This is the final post in my summer guest blogging series “Somewhere, Beyond the Sea”. I am happy to present to you my friend John, The Food and Wine Hedonist , whom I was able to strongarm/pester/lure into writing something for this series. John,despite never writing about wine, is definitely a wine hedonist, at least given what I have seen of his cellar. He has been one of my earliest blogger friends and him residing in Ann Arbor has made us hang out a number of times already. He is definitely one of my coolest friends in A2. John’s blog, for those unfamiliar with his writing, is sometimes loud, mostly hilarious, often thoughtful and at times disgusting (Like when he talks about some of his man crushes or boy band choices). It’s a cornucopia of fun for sure…and he did not let me down with this post. Thanks, John! I’m already looking forward to seeing you soon….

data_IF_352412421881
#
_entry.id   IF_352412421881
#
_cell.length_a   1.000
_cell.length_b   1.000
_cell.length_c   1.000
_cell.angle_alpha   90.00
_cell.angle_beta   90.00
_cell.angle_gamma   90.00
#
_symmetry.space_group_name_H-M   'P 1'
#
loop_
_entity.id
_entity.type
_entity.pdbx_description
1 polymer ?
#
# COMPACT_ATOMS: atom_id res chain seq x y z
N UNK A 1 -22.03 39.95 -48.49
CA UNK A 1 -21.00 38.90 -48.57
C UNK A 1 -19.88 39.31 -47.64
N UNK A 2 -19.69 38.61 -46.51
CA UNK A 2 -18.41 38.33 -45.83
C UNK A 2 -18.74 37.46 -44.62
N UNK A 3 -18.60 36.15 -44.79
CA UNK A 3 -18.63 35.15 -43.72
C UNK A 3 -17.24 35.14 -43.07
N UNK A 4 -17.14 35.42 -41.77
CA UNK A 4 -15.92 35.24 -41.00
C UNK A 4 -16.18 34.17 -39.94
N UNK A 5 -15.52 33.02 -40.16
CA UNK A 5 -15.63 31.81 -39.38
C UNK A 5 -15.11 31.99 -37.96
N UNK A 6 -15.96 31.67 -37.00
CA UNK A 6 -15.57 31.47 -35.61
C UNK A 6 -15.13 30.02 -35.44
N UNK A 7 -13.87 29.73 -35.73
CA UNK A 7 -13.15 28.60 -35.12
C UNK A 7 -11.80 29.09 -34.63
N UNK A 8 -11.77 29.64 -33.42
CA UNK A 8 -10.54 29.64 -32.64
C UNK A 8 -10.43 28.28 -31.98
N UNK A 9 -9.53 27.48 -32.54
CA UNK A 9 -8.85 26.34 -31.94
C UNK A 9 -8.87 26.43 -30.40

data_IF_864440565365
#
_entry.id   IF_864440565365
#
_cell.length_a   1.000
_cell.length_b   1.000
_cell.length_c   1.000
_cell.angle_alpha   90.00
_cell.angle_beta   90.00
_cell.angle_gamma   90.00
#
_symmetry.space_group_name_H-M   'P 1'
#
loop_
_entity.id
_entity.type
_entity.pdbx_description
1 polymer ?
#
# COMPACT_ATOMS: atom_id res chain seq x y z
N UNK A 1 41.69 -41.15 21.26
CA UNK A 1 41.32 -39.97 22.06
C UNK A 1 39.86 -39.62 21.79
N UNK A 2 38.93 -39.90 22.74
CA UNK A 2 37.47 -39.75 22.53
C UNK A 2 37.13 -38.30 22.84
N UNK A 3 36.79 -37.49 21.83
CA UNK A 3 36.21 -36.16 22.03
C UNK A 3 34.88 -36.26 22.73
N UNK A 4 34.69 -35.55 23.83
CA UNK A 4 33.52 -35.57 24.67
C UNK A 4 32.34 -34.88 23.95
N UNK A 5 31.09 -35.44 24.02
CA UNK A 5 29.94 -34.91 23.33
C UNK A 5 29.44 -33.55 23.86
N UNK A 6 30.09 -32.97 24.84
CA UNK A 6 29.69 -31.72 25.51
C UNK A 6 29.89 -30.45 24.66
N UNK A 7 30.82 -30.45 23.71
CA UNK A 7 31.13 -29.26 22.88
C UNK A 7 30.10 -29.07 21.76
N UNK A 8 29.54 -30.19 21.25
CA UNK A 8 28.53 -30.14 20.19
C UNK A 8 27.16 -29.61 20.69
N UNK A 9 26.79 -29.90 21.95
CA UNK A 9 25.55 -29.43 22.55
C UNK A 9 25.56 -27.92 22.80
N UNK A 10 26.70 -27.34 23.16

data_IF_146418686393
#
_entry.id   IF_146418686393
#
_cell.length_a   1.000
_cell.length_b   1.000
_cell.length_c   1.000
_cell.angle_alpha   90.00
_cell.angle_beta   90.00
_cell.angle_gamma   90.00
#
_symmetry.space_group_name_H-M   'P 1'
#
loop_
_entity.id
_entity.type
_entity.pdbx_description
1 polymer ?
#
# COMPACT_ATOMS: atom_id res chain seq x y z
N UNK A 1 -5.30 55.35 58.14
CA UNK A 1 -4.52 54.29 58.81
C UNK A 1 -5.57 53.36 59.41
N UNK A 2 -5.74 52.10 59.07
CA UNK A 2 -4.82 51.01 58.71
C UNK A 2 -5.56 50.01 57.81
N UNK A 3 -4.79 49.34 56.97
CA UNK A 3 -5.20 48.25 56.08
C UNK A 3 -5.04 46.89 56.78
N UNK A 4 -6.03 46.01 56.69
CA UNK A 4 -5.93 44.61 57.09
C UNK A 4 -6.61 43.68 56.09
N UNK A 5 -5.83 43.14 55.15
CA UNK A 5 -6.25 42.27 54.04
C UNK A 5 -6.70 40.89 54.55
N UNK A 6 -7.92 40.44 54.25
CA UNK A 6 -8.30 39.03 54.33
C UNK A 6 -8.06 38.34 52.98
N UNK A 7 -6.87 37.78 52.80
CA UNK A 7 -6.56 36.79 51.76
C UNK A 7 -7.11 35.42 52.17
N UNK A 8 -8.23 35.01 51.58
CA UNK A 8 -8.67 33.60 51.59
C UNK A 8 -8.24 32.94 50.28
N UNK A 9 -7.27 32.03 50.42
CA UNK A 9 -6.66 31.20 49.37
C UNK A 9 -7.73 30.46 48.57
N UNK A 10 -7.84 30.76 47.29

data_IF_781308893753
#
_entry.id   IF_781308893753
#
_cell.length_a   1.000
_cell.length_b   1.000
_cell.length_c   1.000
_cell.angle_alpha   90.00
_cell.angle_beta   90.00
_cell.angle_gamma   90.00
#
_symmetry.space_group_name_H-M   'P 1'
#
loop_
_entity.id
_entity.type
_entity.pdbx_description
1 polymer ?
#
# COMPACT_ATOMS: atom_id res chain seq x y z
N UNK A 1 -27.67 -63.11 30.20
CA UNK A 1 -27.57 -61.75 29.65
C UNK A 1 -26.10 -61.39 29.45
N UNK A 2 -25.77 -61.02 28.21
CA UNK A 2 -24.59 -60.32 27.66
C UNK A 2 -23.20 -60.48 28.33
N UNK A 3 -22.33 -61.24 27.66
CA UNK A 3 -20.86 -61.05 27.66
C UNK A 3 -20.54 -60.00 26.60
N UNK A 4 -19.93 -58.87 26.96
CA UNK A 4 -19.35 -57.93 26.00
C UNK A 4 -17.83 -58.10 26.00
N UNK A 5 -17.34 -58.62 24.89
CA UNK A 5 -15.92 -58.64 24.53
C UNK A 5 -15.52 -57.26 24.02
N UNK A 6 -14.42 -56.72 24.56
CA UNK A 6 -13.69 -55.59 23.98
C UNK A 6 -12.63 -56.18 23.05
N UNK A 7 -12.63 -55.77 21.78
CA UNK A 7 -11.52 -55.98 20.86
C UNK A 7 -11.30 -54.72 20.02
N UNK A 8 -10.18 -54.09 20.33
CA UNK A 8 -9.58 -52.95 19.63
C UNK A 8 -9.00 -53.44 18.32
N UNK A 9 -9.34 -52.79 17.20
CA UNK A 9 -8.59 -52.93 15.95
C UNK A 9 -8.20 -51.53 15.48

The Winegetter asked if I’d be interested in submitting a guest post for him while he’s on vacation. In the two years that I’ve been blogging I’ve had a few people guest post for me but, oddly enough, I haven’t done any guest posts for anyone else. So when he asked me to do a post about wine based on the theme “Beyond The Sea” I jumped all over it. Well, as much as one can define responding 5 weeks later as “jumped.”